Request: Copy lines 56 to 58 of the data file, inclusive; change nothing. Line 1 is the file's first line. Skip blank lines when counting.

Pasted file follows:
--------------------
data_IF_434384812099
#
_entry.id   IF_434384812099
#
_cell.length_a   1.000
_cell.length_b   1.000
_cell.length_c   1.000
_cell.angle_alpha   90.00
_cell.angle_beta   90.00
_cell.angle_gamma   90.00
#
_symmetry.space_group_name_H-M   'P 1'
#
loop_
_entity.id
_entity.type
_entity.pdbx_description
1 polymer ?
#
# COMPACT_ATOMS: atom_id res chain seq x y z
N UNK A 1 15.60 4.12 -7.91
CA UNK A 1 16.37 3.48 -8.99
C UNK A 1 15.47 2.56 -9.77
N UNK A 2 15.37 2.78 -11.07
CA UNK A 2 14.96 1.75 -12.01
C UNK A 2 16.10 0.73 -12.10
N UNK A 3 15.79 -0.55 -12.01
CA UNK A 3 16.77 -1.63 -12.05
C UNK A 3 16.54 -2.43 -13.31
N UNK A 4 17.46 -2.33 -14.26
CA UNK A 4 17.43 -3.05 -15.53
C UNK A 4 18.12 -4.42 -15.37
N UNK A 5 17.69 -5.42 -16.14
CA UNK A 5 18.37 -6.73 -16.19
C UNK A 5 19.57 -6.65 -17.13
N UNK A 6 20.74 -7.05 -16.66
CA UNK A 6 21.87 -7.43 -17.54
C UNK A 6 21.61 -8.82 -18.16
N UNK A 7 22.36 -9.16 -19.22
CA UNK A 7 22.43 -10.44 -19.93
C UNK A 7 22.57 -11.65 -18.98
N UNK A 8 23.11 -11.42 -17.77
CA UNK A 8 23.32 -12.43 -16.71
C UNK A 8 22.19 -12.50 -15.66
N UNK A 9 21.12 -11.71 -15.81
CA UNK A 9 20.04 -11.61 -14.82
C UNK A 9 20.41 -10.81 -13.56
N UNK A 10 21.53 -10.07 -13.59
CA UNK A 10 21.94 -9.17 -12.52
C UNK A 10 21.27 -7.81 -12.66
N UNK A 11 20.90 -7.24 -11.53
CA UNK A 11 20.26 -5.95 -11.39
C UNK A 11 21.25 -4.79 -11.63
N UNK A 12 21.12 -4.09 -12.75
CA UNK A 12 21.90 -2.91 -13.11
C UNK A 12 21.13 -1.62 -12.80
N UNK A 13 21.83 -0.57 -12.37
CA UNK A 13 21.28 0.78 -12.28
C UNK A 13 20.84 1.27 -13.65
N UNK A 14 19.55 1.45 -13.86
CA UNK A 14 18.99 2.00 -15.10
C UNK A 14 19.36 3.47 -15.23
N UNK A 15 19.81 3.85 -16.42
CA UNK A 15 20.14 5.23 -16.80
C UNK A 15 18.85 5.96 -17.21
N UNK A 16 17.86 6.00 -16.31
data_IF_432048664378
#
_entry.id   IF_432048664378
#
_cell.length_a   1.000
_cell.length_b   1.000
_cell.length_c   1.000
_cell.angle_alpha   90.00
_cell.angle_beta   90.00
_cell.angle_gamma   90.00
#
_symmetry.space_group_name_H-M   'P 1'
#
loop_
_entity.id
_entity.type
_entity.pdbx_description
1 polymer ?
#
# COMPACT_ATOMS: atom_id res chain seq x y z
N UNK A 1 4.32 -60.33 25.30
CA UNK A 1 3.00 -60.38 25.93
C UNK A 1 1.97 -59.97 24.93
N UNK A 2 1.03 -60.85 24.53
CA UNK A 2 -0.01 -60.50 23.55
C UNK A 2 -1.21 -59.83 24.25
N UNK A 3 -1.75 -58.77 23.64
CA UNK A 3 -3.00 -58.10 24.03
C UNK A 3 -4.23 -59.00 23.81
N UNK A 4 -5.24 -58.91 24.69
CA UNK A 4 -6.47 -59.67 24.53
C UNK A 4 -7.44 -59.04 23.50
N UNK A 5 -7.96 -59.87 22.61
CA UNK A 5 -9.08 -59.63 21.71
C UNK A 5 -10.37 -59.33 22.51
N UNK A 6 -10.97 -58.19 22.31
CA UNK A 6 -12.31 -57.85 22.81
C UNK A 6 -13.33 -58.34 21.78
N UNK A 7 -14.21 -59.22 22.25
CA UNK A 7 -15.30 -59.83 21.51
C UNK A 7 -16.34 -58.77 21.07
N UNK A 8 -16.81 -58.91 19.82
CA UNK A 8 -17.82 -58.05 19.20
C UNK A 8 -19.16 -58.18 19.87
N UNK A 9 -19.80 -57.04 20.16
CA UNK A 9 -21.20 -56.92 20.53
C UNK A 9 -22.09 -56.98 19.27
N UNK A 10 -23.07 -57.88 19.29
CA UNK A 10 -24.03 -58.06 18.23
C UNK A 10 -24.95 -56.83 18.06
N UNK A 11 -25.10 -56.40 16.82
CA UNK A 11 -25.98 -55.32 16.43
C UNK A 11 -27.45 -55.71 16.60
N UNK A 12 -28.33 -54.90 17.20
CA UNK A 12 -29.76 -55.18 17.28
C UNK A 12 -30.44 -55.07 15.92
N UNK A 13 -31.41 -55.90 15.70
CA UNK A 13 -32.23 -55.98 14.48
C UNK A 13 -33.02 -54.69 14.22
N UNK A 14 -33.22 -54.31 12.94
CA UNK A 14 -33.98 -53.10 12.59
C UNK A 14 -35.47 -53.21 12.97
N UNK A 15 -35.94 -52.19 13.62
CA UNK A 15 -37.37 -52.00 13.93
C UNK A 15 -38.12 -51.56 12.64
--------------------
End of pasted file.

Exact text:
C UNK A 12 21.13 -1.62 -12.80
N UNK A 13 21.83 -0.57 -12.37
CA UNK A 13 21.28 0.78 -12.28